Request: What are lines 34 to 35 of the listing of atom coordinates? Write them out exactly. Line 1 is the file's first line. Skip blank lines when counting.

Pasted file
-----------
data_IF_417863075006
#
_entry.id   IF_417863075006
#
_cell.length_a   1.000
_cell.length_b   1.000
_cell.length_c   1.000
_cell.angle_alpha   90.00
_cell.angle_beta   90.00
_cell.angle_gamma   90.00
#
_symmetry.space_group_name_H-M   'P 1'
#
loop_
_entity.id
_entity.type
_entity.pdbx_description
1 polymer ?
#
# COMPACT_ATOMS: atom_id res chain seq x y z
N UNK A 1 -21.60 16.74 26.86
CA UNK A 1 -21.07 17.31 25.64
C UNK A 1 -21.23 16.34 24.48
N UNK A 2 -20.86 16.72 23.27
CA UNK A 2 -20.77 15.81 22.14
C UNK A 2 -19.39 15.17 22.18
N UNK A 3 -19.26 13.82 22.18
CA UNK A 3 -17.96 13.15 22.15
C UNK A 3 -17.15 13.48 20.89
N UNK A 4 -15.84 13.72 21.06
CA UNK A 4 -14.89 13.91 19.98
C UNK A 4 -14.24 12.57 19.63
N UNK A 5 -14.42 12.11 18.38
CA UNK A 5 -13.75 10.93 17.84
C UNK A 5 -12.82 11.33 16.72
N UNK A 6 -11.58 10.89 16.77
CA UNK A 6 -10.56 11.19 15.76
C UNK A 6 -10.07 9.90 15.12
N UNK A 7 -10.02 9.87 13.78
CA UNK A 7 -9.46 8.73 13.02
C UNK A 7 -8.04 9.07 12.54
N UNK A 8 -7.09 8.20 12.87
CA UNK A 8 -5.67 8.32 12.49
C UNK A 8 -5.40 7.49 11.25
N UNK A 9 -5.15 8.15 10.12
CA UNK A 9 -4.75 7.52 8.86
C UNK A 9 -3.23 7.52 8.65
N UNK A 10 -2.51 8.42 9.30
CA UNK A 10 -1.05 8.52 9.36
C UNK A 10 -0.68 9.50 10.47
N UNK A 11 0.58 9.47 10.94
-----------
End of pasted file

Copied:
CA UNK A 5 -13.75 10.93 17.84
C UNK A 5 -12.82 11.33 16.72